My Labour and Delivery Story

On Becoming A Mom

week3_sofia_malou-copyIt’s been 5 weeks since Sofia-Malou came into my life, which makes it 5 weeks since I last got some adequate amount of sleep. And it’s not because I have to get up and feed her during the night that I can’t get enough rest, but because I wake up every hour just to check whether she’s doing alright. Only when I get a glimpse of her little limbs moving around and her lips curved in what will soon be a proper smile, I can snuggle under the duvet and relax for a while. Actually when we were arranging the bedroom (the three of us sleep in the same room), we placed her crib in a way that Sofia-Malou was off my sight. It didn’t even cross my mind that I would want to have her close enough so that I could hold her hand during the night. Now the bed is placed horizontally to ours and I can see her every time I open my eyes.

‘So how is it? How does it feel to be a mother?’

‘Great! Amazing… It’s the most incredible thing… I just… I’m so indescribably satisfied and happy’ is what I really want to say.

But the mere truth is – I feel angry, frustrated and confused.

And let me tell you – Sofia-Malou has nothing to do with my feelings. Every time I try to imagine my life without her my heart feels like exploding. Actually I had recently had a talk with a family member, who told me that after they’d given birth they had the realisation that there was now a potential to experience the biggest possible ‘grief’ in their life.
With that said I couldn’t even imagine my life without the existence of my little girl. So if not her – who is responsible for those  feelings?

All the other moms. I feel utmost anger towards the women in my life, who never shared how they truly felt when they became mothers themselves. Does this have something to do with the gender roles? With the fact that ‘the woman’ is supposedly brought into existence with the primary mission to become ‘a mother’ and is hence expected to immediately embrace that new identity and be head over heels about the whole things?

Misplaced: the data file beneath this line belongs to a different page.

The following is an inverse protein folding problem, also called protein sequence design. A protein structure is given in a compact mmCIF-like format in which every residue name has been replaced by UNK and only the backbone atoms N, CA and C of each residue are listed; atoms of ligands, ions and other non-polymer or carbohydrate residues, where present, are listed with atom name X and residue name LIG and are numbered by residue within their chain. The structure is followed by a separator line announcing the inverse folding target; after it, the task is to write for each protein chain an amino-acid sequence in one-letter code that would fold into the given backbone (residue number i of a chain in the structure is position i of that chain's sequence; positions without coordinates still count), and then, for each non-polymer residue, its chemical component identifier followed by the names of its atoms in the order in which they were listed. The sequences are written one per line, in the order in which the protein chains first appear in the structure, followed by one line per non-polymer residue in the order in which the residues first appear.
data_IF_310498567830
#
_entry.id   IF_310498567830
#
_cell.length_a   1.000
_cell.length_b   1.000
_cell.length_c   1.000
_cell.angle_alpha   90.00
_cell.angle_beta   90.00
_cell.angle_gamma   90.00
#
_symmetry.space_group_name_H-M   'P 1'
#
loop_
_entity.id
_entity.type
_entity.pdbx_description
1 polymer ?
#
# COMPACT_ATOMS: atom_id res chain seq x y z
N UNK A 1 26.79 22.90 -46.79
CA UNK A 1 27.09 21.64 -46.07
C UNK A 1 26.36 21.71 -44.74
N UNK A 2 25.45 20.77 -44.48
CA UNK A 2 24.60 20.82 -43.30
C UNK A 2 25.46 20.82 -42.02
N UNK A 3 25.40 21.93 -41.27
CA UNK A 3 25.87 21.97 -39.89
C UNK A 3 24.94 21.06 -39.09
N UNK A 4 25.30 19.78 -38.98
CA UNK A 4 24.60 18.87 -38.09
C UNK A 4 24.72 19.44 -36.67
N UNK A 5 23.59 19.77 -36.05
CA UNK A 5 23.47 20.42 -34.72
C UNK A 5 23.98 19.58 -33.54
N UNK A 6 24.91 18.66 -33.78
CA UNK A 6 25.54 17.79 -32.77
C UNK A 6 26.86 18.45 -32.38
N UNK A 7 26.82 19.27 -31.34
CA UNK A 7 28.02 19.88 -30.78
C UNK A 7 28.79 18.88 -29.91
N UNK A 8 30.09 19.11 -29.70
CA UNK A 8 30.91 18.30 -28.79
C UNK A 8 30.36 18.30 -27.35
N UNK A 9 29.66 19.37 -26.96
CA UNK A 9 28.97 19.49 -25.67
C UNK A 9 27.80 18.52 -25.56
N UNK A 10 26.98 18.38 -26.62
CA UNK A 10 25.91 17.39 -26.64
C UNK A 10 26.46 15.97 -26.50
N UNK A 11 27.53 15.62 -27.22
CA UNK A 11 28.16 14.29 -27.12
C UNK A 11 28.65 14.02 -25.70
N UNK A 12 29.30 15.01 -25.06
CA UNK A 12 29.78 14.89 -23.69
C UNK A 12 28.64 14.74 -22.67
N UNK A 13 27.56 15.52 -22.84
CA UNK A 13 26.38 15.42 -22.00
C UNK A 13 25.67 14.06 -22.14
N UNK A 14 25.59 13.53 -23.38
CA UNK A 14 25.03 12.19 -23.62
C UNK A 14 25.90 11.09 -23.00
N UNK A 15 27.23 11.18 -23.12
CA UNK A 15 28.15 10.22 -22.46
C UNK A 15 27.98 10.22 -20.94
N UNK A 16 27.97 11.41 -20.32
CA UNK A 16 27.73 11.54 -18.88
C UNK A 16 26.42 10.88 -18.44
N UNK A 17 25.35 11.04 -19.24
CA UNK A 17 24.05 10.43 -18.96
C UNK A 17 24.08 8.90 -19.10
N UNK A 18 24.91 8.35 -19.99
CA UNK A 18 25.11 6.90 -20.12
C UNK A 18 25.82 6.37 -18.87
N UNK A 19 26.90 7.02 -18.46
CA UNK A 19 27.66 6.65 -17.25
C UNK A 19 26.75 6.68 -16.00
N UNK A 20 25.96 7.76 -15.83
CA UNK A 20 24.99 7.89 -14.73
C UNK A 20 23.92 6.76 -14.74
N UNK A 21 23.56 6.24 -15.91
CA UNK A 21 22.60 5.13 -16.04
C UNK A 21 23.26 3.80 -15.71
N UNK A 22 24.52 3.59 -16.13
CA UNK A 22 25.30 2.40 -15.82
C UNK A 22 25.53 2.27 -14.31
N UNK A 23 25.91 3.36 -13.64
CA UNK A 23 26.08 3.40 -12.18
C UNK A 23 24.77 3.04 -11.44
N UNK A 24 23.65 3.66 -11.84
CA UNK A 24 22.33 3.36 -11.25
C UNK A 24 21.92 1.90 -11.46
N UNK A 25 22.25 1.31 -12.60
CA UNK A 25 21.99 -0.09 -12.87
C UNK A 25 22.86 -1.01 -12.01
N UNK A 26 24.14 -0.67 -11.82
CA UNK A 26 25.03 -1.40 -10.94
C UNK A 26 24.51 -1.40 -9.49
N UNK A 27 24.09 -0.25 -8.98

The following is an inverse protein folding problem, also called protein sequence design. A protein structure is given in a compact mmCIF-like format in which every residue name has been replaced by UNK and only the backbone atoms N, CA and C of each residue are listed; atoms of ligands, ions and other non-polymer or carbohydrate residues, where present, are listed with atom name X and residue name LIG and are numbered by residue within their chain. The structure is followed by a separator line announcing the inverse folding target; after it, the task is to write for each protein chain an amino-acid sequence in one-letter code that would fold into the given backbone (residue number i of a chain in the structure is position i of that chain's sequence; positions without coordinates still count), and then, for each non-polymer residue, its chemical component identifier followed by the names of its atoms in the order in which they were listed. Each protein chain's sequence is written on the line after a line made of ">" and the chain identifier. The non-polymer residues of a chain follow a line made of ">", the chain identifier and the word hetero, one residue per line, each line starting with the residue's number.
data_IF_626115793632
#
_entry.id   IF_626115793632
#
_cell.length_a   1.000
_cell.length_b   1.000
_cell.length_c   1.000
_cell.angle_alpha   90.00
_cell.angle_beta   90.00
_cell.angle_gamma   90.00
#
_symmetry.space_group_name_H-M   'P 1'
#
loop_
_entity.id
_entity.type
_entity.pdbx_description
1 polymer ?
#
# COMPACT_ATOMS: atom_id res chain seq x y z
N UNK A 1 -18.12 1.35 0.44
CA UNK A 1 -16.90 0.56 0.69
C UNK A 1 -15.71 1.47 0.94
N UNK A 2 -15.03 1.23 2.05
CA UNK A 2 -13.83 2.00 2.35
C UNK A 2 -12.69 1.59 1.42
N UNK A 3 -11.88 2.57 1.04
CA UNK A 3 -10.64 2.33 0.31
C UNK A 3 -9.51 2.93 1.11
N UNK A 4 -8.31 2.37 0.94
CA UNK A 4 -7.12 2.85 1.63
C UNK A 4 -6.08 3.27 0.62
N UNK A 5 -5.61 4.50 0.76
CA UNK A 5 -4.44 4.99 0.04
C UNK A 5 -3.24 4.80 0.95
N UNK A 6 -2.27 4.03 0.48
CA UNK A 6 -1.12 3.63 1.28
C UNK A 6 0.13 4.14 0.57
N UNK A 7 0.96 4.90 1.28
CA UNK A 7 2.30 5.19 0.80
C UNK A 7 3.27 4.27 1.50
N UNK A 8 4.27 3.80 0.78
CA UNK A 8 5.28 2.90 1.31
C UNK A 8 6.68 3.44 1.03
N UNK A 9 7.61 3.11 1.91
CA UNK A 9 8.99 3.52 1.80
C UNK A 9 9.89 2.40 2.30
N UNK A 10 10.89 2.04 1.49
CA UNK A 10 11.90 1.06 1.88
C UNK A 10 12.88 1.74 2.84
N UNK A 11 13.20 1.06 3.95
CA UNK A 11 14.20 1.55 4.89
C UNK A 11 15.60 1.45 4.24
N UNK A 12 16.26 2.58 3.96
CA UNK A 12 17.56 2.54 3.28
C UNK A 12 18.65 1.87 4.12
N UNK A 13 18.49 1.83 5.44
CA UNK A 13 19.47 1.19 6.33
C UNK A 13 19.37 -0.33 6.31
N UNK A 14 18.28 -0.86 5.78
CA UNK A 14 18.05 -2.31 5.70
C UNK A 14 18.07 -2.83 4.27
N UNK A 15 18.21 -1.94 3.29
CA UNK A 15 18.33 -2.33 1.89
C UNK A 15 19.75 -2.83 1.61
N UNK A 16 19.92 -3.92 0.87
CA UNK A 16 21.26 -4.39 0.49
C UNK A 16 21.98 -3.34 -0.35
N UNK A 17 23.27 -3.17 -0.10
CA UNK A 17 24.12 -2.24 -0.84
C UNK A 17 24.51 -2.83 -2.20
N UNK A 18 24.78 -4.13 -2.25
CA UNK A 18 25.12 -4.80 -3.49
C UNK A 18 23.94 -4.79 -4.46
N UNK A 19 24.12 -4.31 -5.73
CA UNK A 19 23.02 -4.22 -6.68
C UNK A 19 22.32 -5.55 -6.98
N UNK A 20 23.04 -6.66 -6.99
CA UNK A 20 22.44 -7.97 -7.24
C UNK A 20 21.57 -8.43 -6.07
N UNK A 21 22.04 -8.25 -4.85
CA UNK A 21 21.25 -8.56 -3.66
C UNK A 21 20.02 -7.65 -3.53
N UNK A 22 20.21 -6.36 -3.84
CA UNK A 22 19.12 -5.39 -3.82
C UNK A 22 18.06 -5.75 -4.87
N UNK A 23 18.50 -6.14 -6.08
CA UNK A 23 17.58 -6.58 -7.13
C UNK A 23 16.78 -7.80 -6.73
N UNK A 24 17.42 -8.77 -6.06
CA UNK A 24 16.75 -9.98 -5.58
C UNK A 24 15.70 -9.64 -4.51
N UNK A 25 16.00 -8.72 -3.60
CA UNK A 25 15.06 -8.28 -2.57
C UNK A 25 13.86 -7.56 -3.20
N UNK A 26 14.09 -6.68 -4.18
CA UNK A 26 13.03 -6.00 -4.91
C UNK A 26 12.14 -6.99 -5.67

Think about it. When we sit together, fellow moms, we talk about how cute our babies are and pose each other questions in regards to feeding, sleeping etc, without discussing how we truly feel about the ‘me’ having completely dissolved in our new life situation. That the ‘me’ matters no more because all of a sudden it’s all about someone else. We refuse to talk about how we feel every time we get the urge to say that we also have ‘needs’ (such as to be alone for a few hours) and bite our tongues instead…because, come on, you can’t be that selfish, right?  Now you’re a mother and it’s your job to be at all times there.

And what about the fact that you no longer feel as the girl your man fell in love with and that you can’t do anything about it? I try to look as presentable as possible by the time Philip enters the flat.  But how normal and presentable can I feel while running like crazy from one room to another to finish off the laundry, breastfeed, and change my breast pads? No make-up or nice clothing can conceal the traces of the ‘mommy’ and make me feel like that ‘old self’.

Thinking back – being pregnant was a piece of cake. You and your little one are one whole and you do everything together (and you also end up getting a lot of attention as a soon-to-be-mommy). But that’s no longer the case. I’m a mom now – so I have to act like one. I will need some time to adjust to my new life(style) situation. And, of course, I will be taking you with me on this wild journey called ‘becoming a mom’. Yep, because while I’m a mom on paper in reality it will take much longer to accept and internalise that new identity and ‘wear’ it with proudness.

And you know – it’s not a crime to have crazy and contradictory postnatal feelings and thoughts. Just ask around and I promise you – you will find out that almost every newbie mom out there feels the same . But don’t expect someone else to speak up first, because of the utmost fear of being judged. But once you’re brave enough to share your thoughts in no time you will get empathic nods. And then our story will hopefully also spread among the future moms to better prepare them for what’s yet to come.

Any thoughts?

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My Labour and Delivery Story